Some states now offer free "baby boxes" to parents-to-be who watch online videos about prenatal and infant care―including safe sleep―and take a quiz. The cardboard box, with various versions also available for purchase, contains assorted infant supplies and a small, firm mattress covered in a tightly fitted sheet. But the American Academy of Pediatrics cautions that the popularity of these boxes is growing faster than what's known about their safety and effectiveness.
Baby Box Effectiveness & Safety Unclear:
The idea is that the box can double as an alternative sleeping space for newborns that's in line with the American Academy of Pediatrics (AAP) safe-sleep recommendations. But there's no proof they actually can help keep babies safe at snooze time and reduce infant death rates. In addition, pediatricians are concerned because baby boxes are not required to meet federal safety standards like cribs, bassinets, play yards, and infant carriers are.
Baby boxes (a.k.a. maternity packages) have been given out since 1938 in Finland, where infant deaths dropped over the years to one of the world's lowest rates. But, there's no proof that the boxes themselves help prevent infant deaths. Infant deaths declined in industrialized countries all over the world with improved prenatal care, nutrition, sanitation, immunizations, and antibiotics. Plus, pregnant women in Finland receive baby boxes for getting early prenatal care. Prenatal visits, along with in-home nurse visits for six months after the baby is born, is available to all Finnish mothers through the country's public healthcare system. We know that both prenatal visits and in-home visits by a health professional are associated with lower infant death rates. These factors, along with others, may be part of the reason that more babies survive in Finland.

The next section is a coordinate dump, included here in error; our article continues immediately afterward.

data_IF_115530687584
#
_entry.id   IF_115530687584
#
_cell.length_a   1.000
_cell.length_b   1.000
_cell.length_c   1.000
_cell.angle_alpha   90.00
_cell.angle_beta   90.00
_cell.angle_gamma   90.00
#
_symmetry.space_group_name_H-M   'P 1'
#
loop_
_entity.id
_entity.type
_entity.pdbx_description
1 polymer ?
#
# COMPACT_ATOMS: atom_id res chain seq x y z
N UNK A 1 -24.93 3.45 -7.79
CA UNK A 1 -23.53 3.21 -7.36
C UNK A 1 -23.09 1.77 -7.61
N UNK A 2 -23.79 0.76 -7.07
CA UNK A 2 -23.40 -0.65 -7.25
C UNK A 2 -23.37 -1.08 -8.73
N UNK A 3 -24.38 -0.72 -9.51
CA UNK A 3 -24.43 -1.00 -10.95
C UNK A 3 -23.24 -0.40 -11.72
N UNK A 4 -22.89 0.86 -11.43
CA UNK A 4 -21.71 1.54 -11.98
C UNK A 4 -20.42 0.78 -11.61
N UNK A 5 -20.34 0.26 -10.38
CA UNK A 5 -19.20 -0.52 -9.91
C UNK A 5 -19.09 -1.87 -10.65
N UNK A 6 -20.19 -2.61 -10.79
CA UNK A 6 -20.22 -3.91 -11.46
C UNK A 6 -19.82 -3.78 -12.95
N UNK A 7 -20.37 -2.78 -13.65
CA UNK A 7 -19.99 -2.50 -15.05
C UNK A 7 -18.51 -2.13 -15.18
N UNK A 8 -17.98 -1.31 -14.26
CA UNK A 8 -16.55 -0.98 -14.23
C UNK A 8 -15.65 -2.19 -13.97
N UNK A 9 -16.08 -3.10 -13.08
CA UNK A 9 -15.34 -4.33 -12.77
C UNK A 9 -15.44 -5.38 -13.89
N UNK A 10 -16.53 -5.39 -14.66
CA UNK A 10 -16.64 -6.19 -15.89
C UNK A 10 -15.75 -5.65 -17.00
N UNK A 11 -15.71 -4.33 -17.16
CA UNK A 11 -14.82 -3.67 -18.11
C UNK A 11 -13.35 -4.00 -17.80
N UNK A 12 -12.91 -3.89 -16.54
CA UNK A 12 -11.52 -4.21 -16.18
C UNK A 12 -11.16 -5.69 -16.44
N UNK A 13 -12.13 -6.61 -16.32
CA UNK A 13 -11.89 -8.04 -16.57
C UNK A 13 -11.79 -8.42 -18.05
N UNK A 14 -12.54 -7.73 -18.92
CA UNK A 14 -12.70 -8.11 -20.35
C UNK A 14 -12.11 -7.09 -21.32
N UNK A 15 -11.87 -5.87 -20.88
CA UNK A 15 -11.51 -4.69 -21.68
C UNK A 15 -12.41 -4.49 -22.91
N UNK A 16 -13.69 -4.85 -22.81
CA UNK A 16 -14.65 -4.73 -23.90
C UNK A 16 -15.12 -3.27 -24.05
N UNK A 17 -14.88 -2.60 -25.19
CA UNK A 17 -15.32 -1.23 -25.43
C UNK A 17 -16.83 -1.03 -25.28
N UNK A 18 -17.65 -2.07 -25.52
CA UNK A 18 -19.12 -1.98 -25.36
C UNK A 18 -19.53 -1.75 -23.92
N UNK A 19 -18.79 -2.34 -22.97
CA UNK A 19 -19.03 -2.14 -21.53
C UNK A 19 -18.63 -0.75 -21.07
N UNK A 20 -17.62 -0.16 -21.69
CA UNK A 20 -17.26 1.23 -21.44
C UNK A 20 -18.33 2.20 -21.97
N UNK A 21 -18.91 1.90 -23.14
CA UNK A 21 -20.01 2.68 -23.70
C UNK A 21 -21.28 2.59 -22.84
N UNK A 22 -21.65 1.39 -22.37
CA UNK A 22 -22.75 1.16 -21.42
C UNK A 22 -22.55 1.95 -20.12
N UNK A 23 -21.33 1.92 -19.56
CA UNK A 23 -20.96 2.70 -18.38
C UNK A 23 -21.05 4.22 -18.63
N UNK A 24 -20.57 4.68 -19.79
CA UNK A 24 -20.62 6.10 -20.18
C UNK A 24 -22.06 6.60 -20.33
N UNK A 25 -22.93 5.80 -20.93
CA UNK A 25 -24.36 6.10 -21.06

What About Wahakuras?
Another alternative sleeping space for newborns has become popular in New Zealand, where baby-size baskets woven from flax are given to out in hopes of improving infant sleep safety. The baskets, called wahakuras, are meant to reduce overheating and suffocation risk when parents share a bed with their infants, a common practice in traditional Maori culture. We still don't know how effective they actually are, but a 2017 study in Pediatrics found that babies slept as safely in them as they did in bassinets. The New Zealand government is examining whether declining Sudden Infant Death Syndrome (SIDS) rates may be related to the programs that provide at-risk families with wahakuras and similar sleep pods made of plastic. However, these same programs also provide safe sleep information and community supports. So, like in Finland, it will be hard to tell exactly what is making a difference—the box itself, or the outreach and education that comes with them.
The AAP believes more research is needed before we can know the possible benefits or dangers of using baby boxes and wahakuras. Talk with your pediatrician if you have any questions about safe sleep.
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